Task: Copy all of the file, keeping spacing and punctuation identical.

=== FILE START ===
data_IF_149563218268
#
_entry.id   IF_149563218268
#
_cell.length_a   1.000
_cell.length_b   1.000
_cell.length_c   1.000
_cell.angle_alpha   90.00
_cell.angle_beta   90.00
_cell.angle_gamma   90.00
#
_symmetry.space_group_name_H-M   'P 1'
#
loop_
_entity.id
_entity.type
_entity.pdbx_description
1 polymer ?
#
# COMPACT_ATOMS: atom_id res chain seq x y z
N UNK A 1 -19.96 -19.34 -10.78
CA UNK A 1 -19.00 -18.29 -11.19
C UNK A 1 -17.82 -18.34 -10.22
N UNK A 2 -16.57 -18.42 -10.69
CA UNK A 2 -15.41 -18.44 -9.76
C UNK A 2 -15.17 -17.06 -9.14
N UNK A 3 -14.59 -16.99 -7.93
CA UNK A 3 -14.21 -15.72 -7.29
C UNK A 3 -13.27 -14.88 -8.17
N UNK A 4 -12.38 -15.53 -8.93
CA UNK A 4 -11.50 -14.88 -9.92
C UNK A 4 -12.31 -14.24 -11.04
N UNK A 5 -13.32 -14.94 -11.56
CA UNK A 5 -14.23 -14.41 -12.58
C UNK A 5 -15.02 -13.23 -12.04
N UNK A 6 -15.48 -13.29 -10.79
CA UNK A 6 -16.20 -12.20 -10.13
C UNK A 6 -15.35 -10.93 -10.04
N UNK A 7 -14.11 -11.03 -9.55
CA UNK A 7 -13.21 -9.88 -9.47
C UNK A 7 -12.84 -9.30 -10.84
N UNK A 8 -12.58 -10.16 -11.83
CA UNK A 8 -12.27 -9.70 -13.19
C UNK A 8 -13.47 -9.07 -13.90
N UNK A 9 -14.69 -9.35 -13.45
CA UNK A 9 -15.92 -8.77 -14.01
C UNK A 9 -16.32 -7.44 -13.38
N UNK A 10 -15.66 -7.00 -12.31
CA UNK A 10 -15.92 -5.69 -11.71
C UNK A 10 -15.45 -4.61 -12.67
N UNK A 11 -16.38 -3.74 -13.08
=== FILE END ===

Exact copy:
data_IF_149563218268
#
_entry.id   IF_149563218268
#
_cell.length_a   1.000
_cell.length_b   1.000
_cell.length_c   1.000
_cell.angle_alpha   90.00
_cell.angle_beta   90.00
_cell.angle_gamma   90.00
#
_symmetry.space_group_name_H-M   'P 1'
#
loop_
_entity.id
_entity.type
_entity.pdbx_description
1 polymer ?
#
# COMPACT_ATOMS: atom_id res chain seq x y z
N UNK A 1 -19.96 -19.34 -10.78
CA UNK A 1 -19.00 -18.29 -11.19
C UNK A 1 -17.82 -18.34 -10.22
N UNK A 2 -16.57 -18.42 -10.69
CA UNK A 2 -15.41 -18.44 -9.76
C UNK A 2 -15.17 -17.06 -9.14
N UNK A 3 -14.59 -16.99 -7.93
CA UNK A 3 -14.21 -15.72 -7.29
C UNK A 3 -13.27 -14.88 -8.17
N UNK A 4 -12.38 -15.53 -8.93
CA UNK A 4 -11.50 -14.88 -9.92
C UNK A 4 -12.31 -14.24 -11.04
N UNK A 5 -13.32 -14.94 -11.56
CA UNK A 5 -14.23 -14.41 -12.58
C UNK A 5 -15.02 -13.23 -12.04
N UNK A 6 -15.48 -13.29 -10.79
CA UNK A 6 -16.20 -12.20 -10.13
C UNK A 6 -15.35 -10.93 -10.04
N UNK A 7 -14.11 -11.03 -9.55
CA UNK A 7 -13.21 -9.88 -9.47
C UNK A 7 -12.84 -9.30 -10.84
N UNK A 8 -12.58 -10.16 -11.83
CA UNK A 8 -12.27 -9.70 -13.19
C UNK A 8 -13.47 -9.07 -13.90
N UNK A 9 -14.69 -9.35 -13.45
CA UNK A 9 -15.92 -8.77 -14.01
C UNK A 9 -16.32 -7.44 -13.38
N UNK A 10 -15.66 -7.00 -12.31
CA UNK A 10 -15.92 -5.69 -11.71
C UNK A 10 -15.45 -4.61 -12.67
N UNK A 11 -16.38 -3.74 -13.08